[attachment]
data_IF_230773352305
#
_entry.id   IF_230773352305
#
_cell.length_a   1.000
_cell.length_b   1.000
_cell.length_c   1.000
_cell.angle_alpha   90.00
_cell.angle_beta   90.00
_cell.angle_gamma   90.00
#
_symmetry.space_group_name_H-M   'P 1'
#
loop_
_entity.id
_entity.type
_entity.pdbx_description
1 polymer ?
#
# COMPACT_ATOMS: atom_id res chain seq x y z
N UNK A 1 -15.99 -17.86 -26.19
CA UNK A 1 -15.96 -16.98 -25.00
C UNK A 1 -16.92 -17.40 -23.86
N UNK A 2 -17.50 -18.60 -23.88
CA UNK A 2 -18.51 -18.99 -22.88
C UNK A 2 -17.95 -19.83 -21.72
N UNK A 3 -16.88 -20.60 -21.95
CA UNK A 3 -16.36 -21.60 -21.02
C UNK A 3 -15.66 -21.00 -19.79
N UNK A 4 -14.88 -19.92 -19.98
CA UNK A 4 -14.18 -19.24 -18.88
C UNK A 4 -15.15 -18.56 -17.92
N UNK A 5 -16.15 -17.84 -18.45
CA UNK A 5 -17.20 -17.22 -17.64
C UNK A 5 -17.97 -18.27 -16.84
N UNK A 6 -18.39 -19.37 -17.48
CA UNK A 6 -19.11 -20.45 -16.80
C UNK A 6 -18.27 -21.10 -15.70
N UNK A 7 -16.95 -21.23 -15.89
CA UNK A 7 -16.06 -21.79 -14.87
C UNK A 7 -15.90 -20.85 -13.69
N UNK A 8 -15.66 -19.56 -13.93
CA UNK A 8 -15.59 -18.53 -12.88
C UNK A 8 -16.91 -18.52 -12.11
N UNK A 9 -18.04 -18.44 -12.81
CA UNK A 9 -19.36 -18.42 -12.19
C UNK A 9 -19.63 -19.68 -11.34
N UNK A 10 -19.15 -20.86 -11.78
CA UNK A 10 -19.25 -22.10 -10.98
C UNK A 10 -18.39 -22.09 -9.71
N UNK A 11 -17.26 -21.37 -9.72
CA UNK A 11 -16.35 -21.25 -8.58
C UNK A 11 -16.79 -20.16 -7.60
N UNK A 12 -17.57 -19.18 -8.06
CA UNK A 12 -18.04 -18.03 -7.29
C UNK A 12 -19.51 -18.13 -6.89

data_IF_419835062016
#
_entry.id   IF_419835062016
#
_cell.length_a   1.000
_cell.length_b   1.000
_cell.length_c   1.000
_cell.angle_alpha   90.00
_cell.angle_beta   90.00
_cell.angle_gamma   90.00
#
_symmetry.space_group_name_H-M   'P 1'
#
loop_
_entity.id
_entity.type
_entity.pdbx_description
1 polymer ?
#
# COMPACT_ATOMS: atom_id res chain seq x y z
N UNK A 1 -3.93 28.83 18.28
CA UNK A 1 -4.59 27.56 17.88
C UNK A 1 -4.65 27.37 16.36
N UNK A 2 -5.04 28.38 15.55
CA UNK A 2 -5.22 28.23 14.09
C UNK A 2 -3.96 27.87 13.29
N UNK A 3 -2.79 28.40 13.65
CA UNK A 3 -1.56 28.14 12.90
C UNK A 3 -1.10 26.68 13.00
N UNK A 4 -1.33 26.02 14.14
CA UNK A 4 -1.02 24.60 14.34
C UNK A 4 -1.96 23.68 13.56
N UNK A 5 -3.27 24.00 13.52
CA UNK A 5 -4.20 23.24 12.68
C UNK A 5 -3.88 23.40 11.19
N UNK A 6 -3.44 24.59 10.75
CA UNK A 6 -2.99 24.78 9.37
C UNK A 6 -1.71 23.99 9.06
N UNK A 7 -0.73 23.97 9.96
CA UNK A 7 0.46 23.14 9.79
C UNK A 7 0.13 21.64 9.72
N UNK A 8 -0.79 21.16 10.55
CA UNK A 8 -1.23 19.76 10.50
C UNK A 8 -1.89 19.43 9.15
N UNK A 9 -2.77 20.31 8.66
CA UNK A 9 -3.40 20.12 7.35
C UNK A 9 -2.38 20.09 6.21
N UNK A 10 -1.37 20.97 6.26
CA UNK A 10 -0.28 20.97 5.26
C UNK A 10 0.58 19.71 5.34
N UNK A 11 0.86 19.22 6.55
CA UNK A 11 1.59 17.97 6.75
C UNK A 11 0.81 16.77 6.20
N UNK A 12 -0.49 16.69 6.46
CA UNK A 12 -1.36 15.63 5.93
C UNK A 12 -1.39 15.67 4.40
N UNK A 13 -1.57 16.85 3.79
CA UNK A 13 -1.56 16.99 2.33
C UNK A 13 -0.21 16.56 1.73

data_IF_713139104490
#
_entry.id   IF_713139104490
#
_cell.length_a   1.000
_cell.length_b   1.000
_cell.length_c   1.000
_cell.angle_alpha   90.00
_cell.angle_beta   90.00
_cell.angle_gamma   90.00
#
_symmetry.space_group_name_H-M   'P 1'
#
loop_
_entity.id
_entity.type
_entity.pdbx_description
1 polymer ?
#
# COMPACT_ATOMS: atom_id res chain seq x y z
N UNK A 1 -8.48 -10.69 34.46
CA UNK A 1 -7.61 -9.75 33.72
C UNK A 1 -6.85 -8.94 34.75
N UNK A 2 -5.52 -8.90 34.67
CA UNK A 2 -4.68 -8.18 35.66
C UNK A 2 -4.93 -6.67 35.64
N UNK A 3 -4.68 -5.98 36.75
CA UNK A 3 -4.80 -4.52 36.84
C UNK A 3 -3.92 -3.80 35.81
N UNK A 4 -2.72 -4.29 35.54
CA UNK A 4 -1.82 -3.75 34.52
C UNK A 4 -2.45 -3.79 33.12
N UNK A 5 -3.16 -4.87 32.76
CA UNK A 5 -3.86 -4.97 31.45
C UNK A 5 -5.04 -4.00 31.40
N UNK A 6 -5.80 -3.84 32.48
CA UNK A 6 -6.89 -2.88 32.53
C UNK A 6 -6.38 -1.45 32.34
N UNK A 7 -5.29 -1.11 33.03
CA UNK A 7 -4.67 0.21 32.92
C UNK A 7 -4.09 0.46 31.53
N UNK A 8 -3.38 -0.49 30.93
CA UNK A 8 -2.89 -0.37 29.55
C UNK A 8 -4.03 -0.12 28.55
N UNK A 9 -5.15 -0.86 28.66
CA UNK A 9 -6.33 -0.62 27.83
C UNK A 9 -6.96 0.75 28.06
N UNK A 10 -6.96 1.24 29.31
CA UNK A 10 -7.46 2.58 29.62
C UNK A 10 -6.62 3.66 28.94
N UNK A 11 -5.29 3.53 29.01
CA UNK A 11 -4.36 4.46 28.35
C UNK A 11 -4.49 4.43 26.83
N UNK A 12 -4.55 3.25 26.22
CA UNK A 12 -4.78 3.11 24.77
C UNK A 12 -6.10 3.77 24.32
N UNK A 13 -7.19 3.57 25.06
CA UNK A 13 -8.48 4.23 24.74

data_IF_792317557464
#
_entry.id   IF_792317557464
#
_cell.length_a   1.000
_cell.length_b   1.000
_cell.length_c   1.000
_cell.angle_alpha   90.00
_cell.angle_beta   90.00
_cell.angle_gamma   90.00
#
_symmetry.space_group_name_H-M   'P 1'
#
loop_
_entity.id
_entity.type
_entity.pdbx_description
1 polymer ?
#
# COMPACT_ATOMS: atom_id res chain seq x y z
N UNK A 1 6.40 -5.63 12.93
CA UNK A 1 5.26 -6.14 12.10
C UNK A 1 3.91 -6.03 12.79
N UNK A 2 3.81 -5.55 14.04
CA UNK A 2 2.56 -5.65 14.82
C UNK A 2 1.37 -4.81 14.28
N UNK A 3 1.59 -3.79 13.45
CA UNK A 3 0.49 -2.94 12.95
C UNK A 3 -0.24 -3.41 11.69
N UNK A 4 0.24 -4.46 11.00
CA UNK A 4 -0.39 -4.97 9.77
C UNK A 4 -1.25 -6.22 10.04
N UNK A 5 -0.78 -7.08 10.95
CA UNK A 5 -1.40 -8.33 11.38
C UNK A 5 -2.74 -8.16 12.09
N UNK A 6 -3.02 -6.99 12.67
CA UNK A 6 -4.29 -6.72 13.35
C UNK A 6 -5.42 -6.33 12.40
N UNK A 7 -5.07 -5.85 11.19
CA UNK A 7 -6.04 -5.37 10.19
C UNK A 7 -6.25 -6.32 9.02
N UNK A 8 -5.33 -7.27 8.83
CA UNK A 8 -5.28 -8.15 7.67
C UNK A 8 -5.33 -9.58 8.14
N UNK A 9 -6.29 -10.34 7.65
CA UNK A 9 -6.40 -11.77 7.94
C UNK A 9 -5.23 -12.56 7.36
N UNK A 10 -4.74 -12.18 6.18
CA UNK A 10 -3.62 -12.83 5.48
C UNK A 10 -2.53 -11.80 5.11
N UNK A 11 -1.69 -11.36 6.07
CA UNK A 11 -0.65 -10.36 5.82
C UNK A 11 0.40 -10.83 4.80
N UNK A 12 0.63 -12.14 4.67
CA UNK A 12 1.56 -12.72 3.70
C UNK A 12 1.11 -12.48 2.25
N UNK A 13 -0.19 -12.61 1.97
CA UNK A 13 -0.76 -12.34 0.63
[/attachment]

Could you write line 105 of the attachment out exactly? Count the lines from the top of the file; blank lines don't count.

CA UNK A 10 -0.28 20.97 5.26